Turn the quail on its back. Take a second piece of kitchen string (also about 50cm long). Lay the string under the thick end of the breast where the wings were (11). Now bring both ends back up and over the skin between the legs and breast (12).
Cross over the string using the parson’s nose as a guide. Take the two ends under the drumsticks and back over them. Tie the two drumsticks together (13).
To make the barley risotto base
Benedicts will typically work with a batch size based on 1kg of pearl barley from Crisp Malting Group (www.crispmalt.co), which is soaked overnight; the recipe here uses 200g.
Note: the precise amount of stock will vary according to the surface area of the pan and the speed at which the barley absorbs the liquid. It’s better to choose a pan with a large surface area (eg a large sauté pan).
200g pearl barley, soaked overnight
30g rendered lard
120g shredded leek
250ml dry white wine
1 litre (approximate) brown chicken and vegetable stock (see panel above)
Heat the lard and sweat the leeks rapidly, turning them over in the pan until they are soft – about three minutes. Add the soaked barley and mix it in well with the leeks (14). Pour in the wine and boil hard until it evaporates. Pour in all the stock and let the barley boil gently until tender (15). The basic ‘risotto’ will still be moist. Empty it into a container and chill rapidly ahead of service.
Stuffed boned quail with barley risotto
For the vegetables
2 scrubbed (not peeled) small carrots
2 scrubbed (not peeled) small parsnips
40g-50g salted butter
For the quail
1 stuffed quail
Salt and white pepper
For the barley risotto
100g (approximate) risotto base
1tbs (heaped) Parmesan
To finish: slices of raw Jerusalem artichoke, chestnut and shallot with a squeeze of lemon juice on them and celery cress
1 jug chicken/quail gravy (see panel above)
Sauté the carrots and parsnips in butter in separate pans until they start to colour (16). Transfer them to a moderately hot oven at 190°C to finish roasting – about 20 minutes.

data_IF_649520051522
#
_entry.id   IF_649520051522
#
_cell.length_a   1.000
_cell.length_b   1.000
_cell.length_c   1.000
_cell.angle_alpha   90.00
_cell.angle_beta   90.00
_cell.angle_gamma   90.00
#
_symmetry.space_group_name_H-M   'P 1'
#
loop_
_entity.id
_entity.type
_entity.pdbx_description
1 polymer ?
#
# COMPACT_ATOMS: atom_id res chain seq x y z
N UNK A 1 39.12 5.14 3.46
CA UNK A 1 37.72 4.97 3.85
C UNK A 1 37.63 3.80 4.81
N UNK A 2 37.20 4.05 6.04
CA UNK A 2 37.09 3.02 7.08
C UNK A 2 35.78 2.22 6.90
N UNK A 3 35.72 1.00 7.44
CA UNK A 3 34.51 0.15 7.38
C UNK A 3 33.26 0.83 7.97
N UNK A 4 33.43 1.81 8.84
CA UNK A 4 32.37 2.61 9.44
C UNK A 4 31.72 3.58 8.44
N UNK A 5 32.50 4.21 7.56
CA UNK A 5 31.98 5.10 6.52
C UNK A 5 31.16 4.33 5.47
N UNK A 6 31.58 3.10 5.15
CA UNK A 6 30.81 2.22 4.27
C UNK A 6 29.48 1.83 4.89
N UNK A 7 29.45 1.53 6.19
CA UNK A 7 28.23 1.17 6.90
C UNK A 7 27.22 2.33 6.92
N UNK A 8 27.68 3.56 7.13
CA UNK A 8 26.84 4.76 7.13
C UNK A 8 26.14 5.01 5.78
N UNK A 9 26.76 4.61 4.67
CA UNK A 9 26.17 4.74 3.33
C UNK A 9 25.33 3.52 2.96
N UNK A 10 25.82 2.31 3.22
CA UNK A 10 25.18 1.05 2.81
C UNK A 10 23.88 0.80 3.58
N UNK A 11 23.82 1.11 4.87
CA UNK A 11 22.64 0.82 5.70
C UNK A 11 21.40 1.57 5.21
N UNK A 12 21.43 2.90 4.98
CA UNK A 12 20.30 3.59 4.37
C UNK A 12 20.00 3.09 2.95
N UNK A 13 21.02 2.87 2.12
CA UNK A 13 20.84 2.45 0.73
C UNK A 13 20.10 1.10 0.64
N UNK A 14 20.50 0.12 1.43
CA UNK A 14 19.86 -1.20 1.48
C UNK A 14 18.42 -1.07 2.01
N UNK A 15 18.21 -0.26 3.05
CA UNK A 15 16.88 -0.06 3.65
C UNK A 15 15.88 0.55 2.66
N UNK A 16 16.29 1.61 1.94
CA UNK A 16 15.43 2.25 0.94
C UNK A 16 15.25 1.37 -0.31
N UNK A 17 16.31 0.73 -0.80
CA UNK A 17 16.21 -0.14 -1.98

Heat the lard in a sauté pan. Season the quail with salt and colour it on all sides. Add the butter and baste thoroughly (17). Transfer to a 180°C convection oven and roast for about eight minutes (18). Rest and sprinkle a little white pepper over the skin just before serving.
Reheat the pearl barley in a small pan. Stir in the butter and cheese. Don’t let the mixture boil.
Turn the quail on its side and cut through the string used for stitching. Pull it out. Cut through the trussing string.
Spoon the pearl barley onto a plate – it should just hold its shape. Stand the quail on top of it, arrange the roasted carrots and parsnips to one side, and sprinkle the raw vegetables and cress on top (19).
Accompany with a jug of gravy.
Sausage meat stuffing
Benedicts prepares batches based on a kilo of sausage meat, but the quantities given here have been scaled back to 250g.
Combine 250g of sausage meat with 150g of diced back fat, a tablespoon of diced chicken livers, 15g of sweated garlic and shallots, a heaped teaspoon of Dijon mustard, 75g of plum or other home-made chutney, a dessertspoon of chopped herbs (chervil, tarragon and parsley) and seasoning.
Brown chicken and vegetable stock
Benedicts makes a vegetable-heavy chicken stock, as vegetables figure strongly in many of its dishes. For every kilo of browned chicken bones, brown 300g of carrot and onion separately. Combine the two and add a stick of celery and a bundle of parsley stalks. Cover with twice the quantity of water and bring to the boil. Skim and simmer for two hours, and then strain.